Blue-green algae blooms found in 2 Central Florida bodies of water

Toxic algae found in water sample from Dead River residential canal

Multiple lakes in Central Florida are experiencing blooms of harmful blue-green algae.

LAKE COUNTY, Fla. – Toxic blue-green algae has been detected in Dead River in Lake County and Lake Howell in Seminole County, according to officials from the Florida Department of Health.

The harmful algae were found in a sample taken from the residential canal of Dead River south of U.S. 441 on June 9, according to the notice.

“This usually happens [in the] late summer and fall. Right now, that’s why we’re seeing these algal blooms develop. It largely happens because the water is pretty stagnant in those areas,” Seminole County Environmental Manager Raymond Roe said.

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Additionally, another bloom was detected during a sample taken from Lake Howell in Seminole County on June 9.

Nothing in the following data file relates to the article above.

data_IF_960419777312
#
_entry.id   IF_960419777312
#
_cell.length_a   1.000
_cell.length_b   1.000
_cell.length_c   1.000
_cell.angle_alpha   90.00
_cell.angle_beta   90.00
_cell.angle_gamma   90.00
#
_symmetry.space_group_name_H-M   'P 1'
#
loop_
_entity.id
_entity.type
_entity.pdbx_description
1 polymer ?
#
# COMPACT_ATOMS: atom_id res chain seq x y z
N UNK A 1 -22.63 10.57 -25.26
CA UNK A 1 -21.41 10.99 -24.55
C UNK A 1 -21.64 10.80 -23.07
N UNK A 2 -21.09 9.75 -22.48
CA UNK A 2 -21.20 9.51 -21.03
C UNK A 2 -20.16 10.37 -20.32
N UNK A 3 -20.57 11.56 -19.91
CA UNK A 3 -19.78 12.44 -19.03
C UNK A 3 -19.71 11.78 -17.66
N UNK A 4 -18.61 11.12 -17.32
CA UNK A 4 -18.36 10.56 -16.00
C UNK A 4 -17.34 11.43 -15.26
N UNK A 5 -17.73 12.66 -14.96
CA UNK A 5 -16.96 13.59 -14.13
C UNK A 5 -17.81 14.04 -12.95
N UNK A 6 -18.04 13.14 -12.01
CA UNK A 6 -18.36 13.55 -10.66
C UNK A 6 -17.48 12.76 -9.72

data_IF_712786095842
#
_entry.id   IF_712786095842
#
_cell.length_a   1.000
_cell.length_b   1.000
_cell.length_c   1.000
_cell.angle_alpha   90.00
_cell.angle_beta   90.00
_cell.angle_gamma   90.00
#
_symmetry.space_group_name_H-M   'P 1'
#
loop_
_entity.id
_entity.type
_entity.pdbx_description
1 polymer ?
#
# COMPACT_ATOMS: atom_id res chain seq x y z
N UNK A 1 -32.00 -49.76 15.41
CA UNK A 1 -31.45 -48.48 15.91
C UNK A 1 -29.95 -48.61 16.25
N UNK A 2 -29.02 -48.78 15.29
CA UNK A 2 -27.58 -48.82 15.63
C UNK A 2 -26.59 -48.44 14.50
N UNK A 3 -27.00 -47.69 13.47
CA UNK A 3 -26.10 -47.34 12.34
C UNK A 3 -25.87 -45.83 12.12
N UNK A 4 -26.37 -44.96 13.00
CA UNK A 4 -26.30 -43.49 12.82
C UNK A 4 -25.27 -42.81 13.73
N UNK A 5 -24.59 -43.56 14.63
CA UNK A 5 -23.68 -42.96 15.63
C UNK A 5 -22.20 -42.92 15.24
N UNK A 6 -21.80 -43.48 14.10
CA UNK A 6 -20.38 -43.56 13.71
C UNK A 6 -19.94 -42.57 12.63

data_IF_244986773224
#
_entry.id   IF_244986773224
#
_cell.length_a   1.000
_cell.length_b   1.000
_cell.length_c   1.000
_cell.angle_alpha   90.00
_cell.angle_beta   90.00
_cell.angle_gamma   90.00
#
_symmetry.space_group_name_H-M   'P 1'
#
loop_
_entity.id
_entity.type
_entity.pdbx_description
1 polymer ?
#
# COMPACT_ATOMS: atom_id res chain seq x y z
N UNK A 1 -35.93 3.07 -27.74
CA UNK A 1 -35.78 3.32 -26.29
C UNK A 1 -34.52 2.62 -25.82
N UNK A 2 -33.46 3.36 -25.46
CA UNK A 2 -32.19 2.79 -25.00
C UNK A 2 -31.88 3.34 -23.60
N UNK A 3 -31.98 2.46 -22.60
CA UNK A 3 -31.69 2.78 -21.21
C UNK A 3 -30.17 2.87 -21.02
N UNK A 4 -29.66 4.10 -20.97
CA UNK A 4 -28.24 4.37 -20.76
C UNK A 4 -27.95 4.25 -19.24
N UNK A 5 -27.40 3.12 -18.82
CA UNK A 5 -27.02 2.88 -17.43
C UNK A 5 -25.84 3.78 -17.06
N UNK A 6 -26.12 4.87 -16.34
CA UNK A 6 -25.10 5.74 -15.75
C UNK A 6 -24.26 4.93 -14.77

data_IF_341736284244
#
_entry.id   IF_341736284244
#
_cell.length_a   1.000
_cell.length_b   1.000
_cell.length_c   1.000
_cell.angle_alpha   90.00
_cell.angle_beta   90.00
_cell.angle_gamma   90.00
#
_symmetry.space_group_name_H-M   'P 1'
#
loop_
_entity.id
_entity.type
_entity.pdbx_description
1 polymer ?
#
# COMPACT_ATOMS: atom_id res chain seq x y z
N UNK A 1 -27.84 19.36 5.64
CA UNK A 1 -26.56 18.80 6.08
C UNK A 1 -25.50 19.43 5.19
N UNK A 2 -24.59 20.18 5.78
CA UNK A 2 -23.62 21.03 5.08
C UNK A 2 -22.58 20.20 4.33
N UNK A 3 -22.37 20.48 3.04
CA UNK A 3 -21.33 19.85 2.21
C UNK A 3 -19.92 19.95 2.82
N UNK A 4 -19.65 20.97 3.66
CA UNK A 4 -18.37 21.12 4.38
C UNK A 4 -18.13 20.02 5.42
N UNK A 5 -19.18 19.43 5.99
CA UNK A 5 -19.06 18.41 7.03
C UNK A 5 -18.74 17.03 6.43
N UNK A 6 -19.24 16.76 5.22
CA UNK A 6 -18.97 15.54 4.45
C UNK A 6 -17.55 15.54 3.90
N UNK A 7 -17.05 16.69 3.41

Health departments in both counties issued health alerts for the toxic algae blooms.

“The longer the algal bloom stays there, the more opportunity there is for toxins to develop,” Roe said.

The public should avoid being near the water including swimming, wading or boating when the bloom is active.

Blue-green algae is a type of bacteria that occurs when the rapid growth of algae leads to an accumulation of cells that discolor the water and often produce floating mats of algae that can be thick like guacamole and give off an unpleasant smell.

The blooms can be harmful to humans, fish and other ecosystems.

“It’s easier just to leave it alone and let it naturally disperse on its own,” Roe said.

The Florida Department of Environmental Protection collects samples to detect blue-green algae.

To report a suspected bloom, call the toll-free DEP hotline at 855-305-3903 or report online.